Day After Day

I guess diabetes makes you grow up faster than you should.  You are forced to take care of yourself in a whole new way. Instead of being a 10-year-old who sneaks candy, spoils his dinner, and has midnight snacks, Ian has to be a disciplined young man who politely turns down treats, who settles on cheese for a snack, and who semi-graciously accepts he can’t have seconds if we didn’t allot for it with his meal time shot.

What a tough place to be in.  Wanting to make your own decisions, being able to make many, but facing limits all the time.

Ian’s quest for independence has been slowed down by a disease that is out of his control.

I guess after a while you just get used to it.  But that doesn’t mean he likes it. And sometimes it must just get so old…especially if he thinks to himself that this is the rest of his life.

That kind of hit me the other night.

Thursday night Ian had to eat an extra 110 carbs due to a mix up of meds.  His dad called to tell me and I knew all was well and under control. Ian was drinking a coke and eating A LOT of Doritos to compensate for 7.5 units of Humalog.

I was worried but we’d dealt with this before, so it wasn’t as scary. Besides, he loves Doritos.  He must be thrilled.

So, I sent him a text.  His reply made me feel bad.20140126-113738.jpg

It’s sad that a bowl full of Doritos can bring such a response.

I could hear it in his voice, “I’m just tired of this.”

Think of what he hears on an average, uneventful day:

Good morning.
Wash your hands and check your blood sugar.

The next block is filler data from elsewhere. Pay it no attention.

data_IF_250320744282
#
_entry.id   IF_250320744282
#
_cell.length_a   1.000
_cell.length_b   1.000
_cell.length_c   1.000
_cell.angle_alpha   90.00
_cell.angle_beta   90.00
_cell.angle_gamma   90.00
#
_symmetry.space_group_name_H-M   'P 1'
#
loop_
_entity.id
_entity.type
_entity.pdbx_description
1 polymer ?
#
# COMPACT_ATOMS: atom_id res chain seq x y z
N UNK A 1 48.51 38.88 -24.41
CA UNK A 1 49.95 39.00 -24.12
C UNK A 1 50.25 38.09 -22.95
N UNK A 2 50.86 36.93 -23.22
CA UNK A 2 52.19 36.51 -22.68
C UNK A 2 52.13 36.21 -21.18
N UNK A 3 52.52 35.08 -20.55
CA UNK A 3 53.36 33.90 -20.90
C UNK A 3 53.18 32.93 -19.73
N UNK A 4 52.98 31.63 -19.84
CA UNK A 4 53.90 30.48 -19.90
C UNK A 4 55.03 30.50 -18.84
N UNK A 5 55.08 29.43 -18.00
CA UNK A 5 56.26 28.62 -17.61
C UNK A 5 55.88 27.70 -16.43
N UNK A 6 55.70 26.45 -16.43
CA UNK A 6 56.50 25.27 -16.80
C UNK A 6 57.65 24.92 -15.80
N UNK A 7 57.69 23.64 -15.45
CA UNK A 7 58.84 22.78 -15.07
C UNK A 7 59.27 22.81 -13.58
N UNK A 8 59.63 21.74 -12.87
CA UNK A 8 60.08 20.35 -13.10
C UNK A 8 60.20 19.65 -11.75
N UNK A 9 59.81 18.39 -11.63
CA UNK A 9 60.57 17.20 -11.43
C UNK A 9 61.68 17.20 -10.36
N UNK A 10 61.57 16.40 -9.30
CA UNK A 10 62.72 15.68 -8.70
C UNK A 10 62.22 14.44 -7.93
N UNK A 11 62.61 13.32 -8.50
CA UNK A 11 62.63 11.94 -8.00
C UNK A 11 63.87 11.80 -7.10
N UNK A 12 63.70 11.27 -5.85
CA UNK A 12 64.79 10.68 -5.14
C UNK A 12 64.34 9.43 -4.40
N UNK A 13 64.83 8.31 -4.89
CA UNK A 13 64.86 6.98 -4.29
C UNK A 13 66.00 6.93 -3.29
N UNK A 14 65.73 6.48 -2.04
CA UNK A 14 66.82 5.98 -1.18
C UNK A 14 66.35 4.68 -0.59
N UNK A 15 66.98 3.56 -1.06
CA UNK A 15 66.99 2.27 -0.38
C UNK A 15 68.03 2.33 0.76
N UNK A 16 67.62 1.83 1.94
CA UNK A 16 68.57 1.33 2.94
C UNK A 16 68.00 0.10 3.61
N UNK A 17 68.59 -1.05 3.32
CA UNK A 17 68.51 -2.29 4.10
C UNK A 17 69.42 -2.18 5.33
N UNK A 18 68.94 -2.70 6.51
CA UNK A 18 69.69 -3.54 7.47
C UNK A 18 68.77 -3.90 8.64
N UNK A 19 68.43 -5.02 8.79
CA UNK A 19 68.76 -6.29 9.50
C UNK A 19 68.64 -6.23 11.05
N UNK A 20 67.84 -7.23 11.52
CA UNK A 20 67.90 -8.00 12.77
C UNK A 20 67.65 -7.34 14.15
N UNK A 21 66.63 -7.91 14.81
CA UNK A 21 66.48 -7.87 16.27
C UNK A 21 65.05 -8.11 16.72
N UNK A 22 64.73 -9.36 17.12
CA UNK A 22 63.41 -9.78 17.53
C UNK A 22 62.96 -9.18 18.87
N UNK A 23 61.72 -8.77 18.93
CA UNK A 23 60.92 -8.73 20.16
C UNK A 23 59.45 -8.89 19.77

What was your number?
Here’s your shot.

On the way to school.
Make sure you check at 10:00 to see if you need a snack.

At lunch.
Wash your hands and check your blood sugar.
What was your number?

After school.
How was your day? 
Did you have to check your blood sugar before lunch?
Were you low?
Did you have a snack at 10:00?
Did you eat all your lunch?
Was the tray what they said it would be?
Wash your hands and check your blood sugar.
What was your number?
Go get a 15g snack.

Before dinner.
Wash your hands and check your blood sugar.
What was your number?

After dinner.
Do you feel low?
I hope I counted those carbs right. Tell me if you feel low.

Before bed.
Wash your hands and check your blood sugar.
What was your number?

Tucking him in.
Night buddy. I love you. Wake me up if you need me.

Geez…no wonder sometimes he just wants to lay on the couch, put his headphones on, and be left alone.  He blocks out all the questions and the “nagging.”

And me joking about Doritos….that was probably just annoying.

As I was thinking about this post, Ian turned on one of his favorite songs for us to listen to. For real….this song is as much his favorite right now as White Walls. 

My little boy with the old soul.

Growing up so much faster than he should.

I love him so.

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2 thoughts on “Day After Day

  1. I love his response to your question, and that you kept it light hearted. I am always filled with gratitude for parents who express a deep understanding of how much they want to but just cannot relate completely. Acknowledging that seeing what he goes through isn’t going through it and giving him credit for the strength it MUST take will resonate with him in the years to follow. When I was a teen, I only heard nagging. But now, looking back, I only remember the non-d conversations with my parents. Thank you for sharing this. It is very powerful. I am really glad I happened upon your blog.

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